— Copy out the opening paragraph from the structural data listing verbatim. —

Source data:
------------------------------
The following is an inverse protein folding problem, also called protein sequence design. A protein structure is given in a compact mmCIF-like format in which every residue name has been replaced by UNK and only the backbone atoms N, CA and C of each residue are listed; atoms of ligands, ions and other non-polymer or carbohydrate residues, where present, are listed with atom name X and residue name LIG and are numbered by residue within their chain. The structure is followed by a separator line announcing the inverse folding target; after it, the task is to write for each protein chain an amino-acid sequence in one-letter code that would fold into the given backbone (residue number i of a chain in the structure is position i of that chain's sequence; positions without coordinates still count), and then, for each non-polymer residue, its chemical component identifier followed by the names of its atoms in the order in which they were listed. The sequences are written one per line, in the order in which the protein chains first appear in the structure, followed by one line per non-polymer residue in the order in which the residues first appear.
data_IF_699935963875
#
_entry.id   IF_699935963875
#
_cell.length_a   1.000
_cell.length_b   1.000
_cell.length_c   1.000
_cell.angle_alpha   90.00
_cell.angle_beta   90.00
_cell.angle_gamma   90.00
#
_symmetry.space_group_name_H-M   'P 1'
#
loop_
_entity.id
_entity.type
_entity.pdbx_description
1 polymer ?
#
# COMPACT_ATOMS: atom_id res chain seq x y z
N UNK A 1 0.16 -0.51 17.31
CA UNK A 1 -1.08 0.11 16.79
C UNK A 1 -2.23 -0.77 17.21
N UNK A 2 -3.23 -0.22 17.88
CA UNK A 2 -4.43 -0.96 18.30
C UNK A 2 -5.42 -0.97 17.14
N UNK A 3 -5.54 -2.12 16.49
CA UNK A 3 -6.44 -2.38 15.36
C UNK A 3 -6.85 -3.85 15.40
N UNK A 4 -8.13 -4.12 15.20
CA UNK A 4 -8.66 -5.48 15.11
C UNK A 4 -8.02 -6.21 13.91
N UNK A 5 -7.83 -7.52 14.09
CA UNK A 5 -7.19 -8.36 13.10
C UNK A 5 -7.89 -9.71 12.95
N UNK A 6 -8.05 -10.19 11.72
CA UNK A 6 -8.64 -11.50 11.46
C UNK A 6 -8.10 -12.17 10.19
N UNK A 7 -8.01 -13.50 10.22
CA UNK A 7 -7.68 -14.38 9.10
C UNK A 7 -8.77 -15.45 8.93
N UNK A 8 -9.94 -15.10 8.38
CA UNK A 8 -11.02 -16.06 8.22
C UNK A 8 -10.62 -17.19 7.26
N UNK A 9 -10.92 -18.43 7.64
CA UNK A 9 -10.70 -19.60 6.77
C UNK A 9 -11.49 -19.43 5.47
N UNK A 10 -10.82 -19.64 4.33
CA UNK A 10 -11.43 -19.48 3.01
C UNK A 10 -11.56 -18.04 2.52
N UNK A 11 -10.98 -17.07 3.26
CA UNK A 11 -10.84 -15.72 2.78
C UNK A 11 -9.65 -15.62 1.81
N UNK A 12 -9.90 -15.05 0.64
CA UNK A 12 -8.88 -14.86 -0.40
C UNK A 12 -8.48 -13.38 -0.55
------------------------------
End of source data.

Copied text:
The following is an inverse protein folding problem, also called protein sequence design. A protein structure is given in a compact mmCIF-like format in which every residue name has been replaced by UNK and only the backbone atoms N, CA and C of each residue are listed; atoms of ligands, ions and other non-polymer or carbohydrate residues, where present, are listed with atom name X and residue name LIG and are numbered by residue within their chain. The structure is followed by a separator line announcing the inverse folding target; after it, the task is to write for each protein chain an amino-acid sequence in one-letter code that would fold into the given backbone (residue number i of a chain in the structure is position i of that chain's sequence; positions without coordinates still count), and then, for each non-polymer residue, its chemical component identifier followed by the names of its atoms in the order in which they were listed. The sequences are written one per line, in the order in which the protein chains first appear in the structure, followed by one line per non-polymer residue in the order in which the residues first appear.